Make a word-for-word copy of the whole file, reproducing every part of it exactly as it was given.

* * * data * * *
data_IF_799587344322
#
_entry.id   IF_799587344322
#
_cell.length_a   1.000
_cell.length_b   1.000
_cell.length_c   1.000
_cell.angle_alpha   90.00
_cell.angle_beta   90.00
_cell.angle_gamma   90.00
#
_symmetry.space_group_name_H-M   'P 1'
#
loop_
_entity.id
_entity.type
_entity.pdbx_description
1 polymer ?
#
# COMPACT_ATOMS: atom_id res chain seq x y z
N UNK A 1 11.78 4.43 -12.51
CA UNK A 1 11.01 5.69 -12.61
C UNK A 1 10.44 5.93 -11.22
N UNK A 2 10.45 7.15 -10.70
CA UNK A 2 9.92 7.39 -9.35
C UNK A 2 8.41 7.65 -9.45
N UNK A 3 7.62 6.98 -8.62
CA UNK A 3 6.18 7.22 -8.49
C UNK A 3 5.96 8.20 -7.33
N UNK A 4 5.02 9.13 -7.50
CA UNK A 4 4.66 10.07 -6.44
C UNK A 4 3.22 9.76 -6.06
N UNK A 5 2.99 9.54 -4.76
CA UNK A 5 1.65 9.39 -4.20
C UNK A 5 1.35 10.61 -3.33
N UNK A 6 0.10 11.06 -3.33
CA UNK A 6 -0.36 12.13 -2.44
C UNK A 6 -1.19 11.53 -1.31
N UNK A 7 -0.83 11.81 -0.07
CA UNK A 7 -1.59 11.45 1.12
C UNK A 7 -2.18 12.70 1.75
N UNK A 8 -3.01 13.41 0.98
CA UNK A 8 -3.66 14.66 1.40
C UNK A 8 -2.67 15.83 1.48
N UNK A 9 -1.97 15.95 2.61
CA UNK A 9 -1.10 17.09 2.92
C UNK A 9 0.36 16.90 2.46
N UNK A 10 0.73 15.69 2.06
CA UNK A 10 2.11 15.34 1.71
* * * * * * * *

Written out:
data_IF_799587344322
#
_entry.id   IF_799587344322
#
_cell.length_a   1.000
_cell.length_b   1.000
_cell.length_c   1.000
_cell.angle_alpha   90.00
_cell.angle_beta   90.00
_cell.angle_gamma   90.00
#
_symmetry.space_group_name_H-M   'P 1'
#
loop_
_entity.id
_entity.type
_entity.pdbx_description
1 polymer ?
#
# COMPACT_ATOMS: atom_id res chain seq x y z
N UNK A 1 11.78 4.43 -12.51
CA UNK A 1 11.01 5.69 -12.61
C UNK A 1 10.44 5.93 -11.22
N UNK A 2 10.45 7.15 -10.70
CA UNK A 2 9.92 7.39 -9.35
C UNK A 2 8.41 7.65 -9.45
N UNK A 3 7.62 6.98 -8.62
CA UNK A 3 6.18 7.22 -8.49
C UNK A 3 5.96 8.20 -7.33
N UNK A 4 5.02 9.13 -7.50
CA UNK A 4 4.66 10.07 -6.44
C UNK A 4 3.22 9.76 -6.06
N UNK A 5 2.99 9.54 -4.76
CA UNK A 5 1.65 9.39 -4.20
C UNK A 5 1.35 10.61 -3.33
N UNK A 6 0.10 11.06 -3.33
CA UNK A 6 -0.36 12.13 -2.44
C UNK A 6 -1.19 11.53 -1.31
N UNK A 7 -0.83 11.81 -0.07
CA UNK A 7 -1.59 11.45 1.12
C UNK A 7 -2.18 12.70 1.75
N UNK A 8 -3.01 13.41 0.98
CA UNK A 8 -3.66 14.66 1.40
C UNK A 8 -2.67 15.83 1.48
N UNK A 9 -1.97 15.95 2.61
CA UNK A 9 -1.10 17.09 2.92
C UNK A 9 0.36 16.90 2.46
N UNK A 10 0.73 15.69 2.06
CA UNK A 10 2.11 15.34 1.71